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Monday

Lets start the morning by waking our bodies up and making sure we stay fit and healthy. The whole family can join in and I will be joining in too. If you enjoy this session, Joe will be doing it every morning at 9:00 so don’t forget to tune in. I look forward to seeing all your learning on Tapestry throughout the week. I’m even interested in seeing work not set, such as you playing a favourite board game, making some yummy food in your kitchen and having some special time with your family. Have a great day everyone and remember to make good choices. 

Our sound of the day is ay (as in, may I play). Using the green phonics folder that your child brought home with them or which you would have received in the post, practise the ay sound. The sound is made up of two letters, but only makes one sound, which is ay.

Then practise reading the ay words. Firstly encourage your child to identify the special friend in the word, (in this case ay), then Fred talk the word; p l ay,  then say the word in full; play.

Children can then practise spelling the words, this can be done by listening to the word, and wiggling your fingers. How many sounds can you hear in play? Three sounds, hold up three fingers, then pinch each finger as you say the sound. Children can then write the word. (All children are well trained in this, let them lead the way).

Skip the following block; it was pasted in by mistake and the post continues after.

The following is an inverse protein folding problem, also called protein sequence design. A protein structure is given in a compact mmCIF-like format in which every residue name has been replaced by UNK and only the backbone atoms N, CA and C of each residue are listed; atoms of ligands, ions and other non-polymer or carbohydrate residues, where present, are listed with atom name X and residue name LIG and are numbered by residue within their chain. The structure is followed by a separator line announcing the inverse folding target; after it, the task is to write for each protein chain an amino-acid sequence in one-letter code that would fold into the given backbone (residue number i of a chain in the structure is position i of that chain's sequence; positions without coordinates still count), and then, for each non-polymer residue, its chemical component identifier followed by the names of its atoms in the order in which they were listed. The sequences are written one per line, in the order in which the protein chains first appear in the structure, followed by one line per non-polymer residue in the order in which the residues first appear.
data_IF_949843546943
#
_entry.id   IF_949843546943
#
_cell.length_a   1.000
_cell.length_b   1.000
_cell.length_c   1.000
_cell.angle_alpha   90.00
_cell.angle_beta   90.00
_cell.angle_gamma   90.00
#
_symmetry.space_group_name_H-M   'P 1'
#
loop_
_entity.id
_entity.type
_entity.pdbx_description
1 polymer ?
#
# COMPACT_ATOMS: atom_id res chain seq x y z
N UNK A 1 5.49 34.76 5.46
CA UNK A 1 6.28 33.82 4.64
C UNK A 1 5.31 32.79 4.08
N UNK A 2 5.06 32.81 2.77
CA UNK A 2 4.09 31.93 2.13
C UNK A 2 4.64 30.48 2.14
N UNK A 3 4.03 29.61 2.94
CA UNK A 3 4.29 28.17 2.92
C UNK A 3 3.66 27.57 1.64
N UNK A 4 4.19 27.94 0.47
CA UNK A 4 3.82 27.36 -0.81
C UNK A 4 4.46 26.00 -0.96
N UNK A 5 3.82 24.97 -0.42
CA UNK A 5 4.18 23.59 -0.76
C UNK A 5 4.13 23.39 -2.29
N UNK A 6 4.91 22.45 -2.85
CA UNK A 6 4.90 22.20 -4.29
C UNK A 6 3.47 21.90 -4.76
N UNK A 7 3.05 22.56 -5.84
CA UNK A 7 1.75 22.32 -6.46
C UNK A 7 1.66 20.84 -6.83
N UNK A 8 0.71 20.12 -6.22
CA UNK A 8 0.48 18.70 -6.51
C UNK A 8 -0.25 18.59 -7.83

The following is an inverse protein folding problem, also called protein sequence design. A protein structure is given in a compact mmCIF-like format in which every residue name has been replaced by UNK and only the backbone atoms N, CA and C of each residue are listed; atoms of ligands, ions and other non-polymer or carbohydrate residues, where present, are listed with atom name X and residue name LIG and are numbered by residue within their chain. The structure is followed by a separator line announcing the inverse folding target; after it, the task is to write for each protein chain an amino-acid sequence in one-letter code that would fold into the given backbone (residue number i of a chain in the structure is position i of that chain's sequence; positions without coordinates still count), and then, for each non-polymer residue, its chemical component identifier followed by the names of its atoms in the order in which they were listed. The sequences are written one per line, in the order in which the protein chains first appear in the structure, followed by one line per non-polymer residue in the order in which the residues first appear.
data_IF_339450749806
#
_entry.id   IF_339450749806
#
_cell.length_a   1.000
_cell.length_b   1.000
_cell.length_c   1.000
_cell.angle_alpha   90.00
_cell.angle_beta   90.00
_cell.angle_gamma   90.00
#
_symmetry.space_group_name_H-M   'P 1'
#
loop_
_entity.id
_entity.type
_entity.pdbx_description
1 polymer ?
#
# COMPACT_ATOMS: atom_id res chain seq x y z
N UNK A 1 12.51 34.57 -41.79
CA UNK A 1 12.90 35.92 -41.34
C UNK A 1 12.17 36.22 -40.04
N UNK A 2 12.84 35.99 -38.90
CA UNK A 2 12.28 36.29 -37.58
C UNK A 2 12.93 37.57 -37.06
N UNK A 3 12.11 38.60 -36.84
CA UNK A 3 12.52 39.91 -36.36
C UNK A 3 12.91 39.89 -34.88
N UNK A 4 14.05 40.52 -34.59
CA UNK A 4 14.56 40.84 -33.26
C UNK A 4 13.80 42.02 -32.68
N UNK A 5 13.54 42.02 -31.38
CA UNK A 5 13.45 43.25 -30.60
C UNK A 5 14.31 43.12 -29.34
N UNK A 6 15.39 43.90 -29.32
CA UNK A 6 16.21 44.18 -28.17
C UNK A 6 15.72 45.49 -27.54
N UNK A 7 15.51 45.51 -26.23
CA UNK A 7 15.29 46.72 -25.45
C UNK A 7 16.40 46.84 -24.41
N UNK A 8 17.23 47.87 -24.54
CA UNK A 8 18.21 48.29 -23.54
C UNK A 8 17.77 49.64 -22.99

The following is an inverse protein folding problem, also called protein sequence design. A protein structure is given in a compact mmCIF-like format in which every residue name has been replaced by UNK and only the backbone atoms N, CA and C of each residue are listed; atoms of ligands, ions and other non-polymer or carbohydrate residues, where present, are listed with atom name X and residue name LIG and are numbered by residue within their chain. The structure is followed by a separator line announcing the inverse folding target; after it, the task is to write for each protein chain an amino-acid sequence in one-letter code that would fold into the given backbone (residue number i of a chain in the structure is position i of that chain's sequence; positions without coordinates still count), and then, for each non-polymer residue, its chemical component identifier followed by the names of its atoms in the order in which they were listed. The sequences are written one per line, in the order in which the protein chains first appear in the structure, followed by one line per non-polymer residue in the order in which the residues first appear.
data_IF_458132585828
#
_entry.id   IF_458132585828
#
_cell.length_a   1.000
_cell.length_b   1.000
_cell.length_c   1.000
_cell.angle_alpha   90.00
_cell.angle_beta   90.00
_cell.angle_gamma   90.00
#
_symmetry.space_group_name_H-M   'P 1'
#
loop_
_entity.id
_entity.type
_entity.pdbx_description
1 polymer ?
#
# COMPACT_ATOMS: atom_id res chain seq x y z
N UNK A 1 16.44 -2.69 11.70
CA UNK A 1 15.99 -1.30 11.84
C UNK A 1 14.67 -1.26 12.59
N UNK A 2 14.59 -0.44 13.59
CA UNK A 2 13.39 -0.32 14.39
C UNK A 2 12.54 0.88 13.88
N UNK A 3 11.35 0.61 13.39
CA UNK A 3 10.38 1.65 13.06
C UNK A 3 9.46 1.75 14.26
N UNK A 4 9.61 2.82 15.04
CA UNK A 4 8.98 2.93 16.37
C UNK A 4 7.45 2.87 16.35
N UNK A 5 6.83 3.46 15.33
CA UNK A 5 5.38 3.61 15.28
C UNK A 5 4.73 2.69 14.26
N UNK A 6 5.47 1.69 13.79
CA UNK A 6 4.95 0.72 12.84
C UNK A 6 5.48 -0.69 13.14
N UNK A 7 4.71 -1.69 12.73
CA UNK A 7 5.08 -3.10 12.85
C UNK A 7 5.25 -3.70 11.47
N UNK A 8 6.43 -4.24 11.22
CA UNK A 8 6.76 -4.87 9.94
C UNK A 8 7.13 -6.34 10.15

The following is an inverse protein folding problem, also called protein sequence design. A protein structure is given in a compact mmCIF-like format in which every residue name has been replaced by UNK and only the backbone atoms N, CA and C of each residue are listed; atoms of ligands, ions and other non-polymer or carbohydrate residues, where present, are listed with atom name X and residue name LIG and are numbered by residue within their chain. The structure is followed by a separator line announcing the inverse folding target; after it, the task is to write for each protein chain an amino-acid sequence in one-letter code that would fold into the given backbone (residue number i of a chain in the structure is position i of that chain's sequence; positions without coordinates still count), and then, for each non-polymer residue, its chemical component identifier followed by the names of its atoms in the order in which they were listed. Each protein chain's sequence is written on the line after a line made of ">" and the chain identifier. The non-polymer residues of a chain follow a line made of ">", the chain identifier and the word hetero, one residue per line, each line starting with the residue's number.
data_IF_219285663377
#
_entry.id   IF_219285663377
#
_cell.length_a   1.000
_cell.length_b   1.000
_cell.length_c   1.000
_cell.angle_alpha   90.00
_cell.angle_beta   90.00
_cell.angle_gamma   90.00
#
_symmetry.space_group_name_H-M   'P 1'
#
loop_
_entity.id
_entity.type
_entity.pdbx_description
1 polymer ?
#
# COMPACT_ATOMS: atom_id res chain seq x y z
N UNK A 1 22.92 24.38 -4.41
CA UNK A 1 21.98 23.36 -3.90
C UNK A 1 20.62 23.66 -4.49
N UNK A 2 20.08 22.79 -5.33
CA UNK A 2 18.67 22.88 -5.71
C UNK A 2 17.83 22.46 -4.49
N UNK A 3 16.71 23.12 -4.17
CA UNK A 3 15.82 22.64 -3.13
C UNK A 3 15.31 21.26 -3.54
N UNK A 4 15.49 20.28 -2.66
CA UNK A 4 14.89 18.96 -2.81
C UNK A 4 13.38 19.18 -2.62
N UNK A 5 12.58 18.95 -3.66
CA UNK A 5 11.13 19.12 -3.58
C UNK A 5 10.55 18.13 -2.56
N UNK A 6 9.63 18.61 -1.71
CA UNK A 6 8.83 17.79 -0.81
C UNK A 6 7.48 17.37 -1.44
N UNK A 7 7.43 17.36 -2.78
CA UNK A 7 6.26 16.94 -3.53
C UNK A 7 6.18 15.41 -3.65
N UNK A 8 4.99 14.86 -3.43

Read Write Inc. Phonics lessons on Facebook and You Tube for children to watch at home. Set 2 Speed Sounds will be demonstrated at 10:00am and 1:00 pm. The films will be streamed live so won’t be available at other times. 

Maths: This week we will be learning about doubling and halving.

Start each day singing the song; doubles, doubles, I love doubles. 

We find a double by adding the same number again.

 

You will need: two pictures of trees, drawn on separate pieces of paper and 20 pictures of apples cut out. (This can be done quick or involve your child in helping you to cut out or even printing/ drawing the image of an apple). 

 

Using the two trees put 6 apples on one tree; what is double 6? To work this out we need to put 6 apples on the other tree. Place apples on the tree. How many apples do we have altogether? 12. So, double 6 is 12. 

 

Now let’s work out double 4, place 4 apples on the first tree. What do we need to do to find out what double 4 is? Put the same amount of apples on to the second tree (4).  Then we need to count how many apples we have altogether (8). To extend the activity as your child is working you can record the addition number sentence; 4+4=8. 

Continue to play the game, placing different amounts of apples up to 10 on the first tree, then using the rest of the apples to work out different doubles up to 10. Keep the game safe so it can be returned to during the course of the week for some extra practise.

Finish the session by asking your child to show some doubles on their fingers; what is double 1? Put up one finger on one hand, then do the same on the other hand, how many do you have altogether? 2. Repeat using different numbers to 5. If you want to go beyond 5 to 10, then you will need to use your hand too, or the hand of an older or younger sibling! 

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